Private sector and patient safety

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Private sector and patient safety
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Everyone has a family member who has some medical issues — someone waiting to check his blood sugar levels, some waiting for their pregnancy ultrasound scan and others waiting for a surgery — the list is never ending.

The big question is, “Is it safe to go to a hospital for consultation/procedure during these times?”

Thankfully, our country has taken stringent social distancing measures like a 6-week lockdown to flatten the curve. The peaking of cases which we see in smaller European countries and some States of US is in stark contrast to what we have suffered as a large nation. Kerala has already flattened its curve and is showing great progress with preventive and containment measures.

The private healthcare sector has also evolved its strategies in the past few weeks.

A pandemic this large is a new learning experience for everyone alive at this moment in the world. It’s important for the private sector in India, being a major healthcare deliverer, to learn, evolve and adapt newer strategies to cope up with the unprecedented disaster.

The learning process and adaptation of knowledge in implementation has kept India significantly proactive. The patient safety measures and personal protective equipments (PPEs) against the virus have been a result of the knowledge shared across the continents after analysing the rapidly evolving scientific data.

When the world is struggling with the availability of proper PPEs for the healthcare workforce, thanks to our innovative and indigenous textile infrastructure in the cities of Coimbatore and Tiruppur, we could get sufficient international standard PPEs, including Hazmat Suits, N95 protective masks etc., in a short time. The synergy between the government and the private healthcare sector has also been evident — from diagnostics to treatment areas. These form the foundation behind the crusade against COVID-19.

As more doctors are falling ill across the world and even in our country, the question of patient safety takes no back foot in any standard along with the safety of the healthcare workforce. As a patient, the fear is understandable and inevitable, even in emergency situations, leave alone the planned visits.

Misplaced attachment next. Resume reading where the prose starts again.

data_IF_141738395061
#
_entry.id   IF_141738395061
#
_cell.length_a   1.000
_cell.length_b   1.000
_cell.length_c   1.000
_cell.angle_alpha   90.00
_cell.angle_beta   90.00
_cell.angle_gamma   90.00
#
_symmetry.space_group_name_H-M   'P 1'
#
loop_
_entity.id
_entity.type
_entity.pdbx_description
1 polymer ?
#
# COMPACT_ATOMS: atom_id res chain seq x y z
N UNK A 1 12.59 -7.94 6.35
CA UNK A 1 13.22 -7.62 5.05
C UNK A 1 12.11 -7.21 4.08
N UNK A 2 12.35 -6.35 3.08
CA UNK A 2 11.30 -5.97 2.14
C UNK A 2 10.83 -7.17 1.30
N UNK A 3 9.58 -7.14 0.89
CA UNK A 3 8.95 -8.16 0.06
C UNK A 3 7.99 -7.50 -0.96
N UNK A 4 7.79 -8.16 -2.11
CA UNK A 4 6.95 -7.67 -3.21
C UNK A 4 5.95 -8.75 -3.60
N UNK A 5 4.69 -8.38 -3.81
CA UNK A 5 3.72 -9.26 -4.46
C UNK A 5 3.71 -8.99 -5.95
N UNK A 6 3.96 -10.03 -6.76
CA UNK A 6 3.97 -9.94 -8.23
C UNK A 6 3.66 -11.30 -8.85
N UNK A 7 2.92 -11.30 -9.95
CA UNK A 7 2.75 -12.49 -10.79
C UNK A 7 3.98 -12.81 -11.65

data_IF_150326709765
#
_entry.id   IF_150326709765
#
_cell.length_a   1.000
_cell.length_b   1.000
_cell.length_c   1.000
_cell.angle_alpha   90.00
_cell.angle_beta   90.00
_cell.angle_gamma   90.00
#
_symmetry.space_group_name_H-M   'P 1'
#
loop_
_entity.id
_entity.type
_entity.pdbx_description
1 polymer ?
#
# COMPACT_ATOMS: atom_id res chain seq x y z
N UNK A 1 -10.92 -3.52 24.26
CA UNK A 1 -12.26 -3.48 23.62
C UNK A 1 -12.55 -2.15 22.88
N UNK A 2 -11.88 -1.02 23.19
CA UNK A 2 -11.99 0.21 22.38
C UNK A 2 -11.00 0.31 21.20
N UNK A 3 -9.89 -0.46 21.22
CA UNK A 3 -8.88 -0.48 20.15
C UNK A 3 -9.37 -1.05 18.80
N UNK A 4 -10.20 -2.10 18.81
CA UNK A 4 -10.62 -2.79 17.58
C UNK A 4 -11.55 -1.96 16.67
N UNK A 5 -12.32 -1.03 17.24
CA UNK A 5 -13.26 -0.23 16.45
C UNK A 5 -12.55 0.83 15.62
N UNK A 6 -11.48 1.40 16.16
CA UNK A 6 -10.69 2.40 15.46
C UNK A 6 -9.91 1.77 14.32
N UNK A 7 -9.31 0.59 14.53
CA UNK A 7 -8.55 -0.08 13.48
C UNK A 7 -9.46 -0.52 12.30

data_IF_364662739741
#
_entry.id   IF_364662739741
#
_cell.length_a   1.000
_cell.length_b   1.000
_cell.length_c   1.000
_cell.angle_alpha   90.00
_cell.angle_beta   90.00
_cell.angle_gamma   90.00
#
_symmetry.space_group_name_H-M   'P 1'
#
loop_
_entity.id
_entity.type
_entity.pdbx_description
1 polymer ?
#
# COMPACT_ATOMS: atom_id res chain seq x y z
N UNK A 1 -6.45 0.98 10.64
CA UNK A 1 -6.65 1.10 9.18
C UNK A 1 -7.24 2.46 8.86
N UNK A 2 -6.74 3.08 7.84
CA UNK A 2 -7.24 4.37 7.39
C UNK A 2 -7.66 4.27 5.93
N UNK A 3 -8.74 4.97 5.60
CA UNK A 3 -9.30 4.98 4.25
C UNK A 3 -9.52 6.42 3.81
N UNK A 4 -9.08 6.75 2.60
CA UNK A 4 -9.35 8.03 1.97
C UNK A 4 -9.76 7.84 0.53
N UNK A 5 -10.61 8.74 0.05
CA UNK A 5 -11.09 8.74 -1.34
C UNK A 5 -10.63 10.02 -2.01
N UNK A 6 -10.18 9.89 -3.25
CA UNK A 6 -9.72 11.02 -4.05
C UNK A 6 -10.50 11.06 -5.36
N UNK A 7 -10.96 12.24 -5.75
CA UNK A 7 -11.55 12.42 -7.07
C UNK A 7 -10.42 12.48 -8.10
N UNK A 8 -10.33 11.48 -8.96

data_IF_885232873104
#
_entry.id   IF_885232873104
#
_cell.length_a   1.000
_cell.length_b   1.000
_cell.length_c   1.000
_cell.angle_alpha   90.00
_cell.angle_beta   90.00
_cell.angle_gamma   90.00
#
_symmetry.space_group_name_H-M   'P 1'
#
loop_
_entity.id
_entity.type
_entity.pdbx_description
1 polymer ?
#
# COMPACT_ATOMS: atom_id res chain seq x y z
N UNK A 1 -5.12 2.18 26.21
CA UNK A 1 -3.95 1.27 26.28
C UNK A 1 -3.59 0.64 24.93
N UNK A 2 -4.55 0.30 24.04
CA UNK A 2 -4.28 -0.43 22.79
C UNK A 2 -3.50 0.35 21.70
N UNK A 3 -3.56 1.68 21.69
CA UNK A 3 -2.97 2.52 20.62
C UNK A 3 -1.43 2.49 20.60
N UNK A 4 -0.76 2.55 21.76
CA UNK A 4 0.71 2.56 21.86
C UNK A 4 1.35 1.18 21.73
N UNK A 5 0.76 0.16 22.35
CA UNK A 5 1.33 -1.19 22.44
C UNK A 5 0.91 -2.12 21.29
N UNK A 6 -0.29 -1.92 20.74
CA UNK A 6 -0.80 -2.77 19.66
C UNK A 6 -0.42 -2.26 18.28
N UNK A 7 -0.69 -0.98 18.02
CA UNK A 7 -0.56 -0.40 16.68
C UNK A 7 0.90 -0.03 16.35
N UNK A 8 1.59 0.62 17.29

However, with the increasing availability of the rapid screening for COVID-19, and laboratories performing the PCR testing (some with in-house collection facilities), the hospitals can literally function as individual units with Safe Zones, free from COVID-19, and designated COVID-19 isolation zones.

The entire structure of hospital operations has to be segregated, minimising contact among patients, with the highest safety standards with adequate PPEs for patient and healthcare teams alike.

The safety measures implemented across our own chain of hospitals is a standing proof of this evolution of our understanding and implementation of patient safety measures.

Based on the data collated and analysed by more than 100 doctors, we have formulated ‘GEM Patient Safety Initiatives — GPSI’, which are implemented across our facilities in Tamil Nadu and Kerala. Identification, isolation, providing information, educating the patients are the key functions of GPSI. Making all facilities adopt a unidirectional flow, segregating the visitors with physical distancing, sanitising the facilities, equipments and personnel to maintain utmost safety for both the public and healthcare workers is the idea behind this initiative. We are happy to share our practices with others so that the public are benefited more.

With the unavailability of a vaccine or proven antiviral therapeutic option at present, the fight is still preventive but the other medical issues plaguing the human race can’t wait or we may equally lose lives over cancers, heart issues, strokes and other critical issues. These preventive safety measures will guide and help us, the medical professionals to continue the services in these tough times safely.

Most medical conditions fall in the bracket of semi-emergences (Eg: ulcer diseases, hernias, gallstone disease, obesity etc.,) which may not require immediate attention, however with the suffering prolonged and without medical attention may be left undetected of something bigger going within. The flattening the curve may take its time, but its time to move on, slowly, steadily and more importantly safely and definitely. Most tertiary care centres have evolved strategies to ensure the same.

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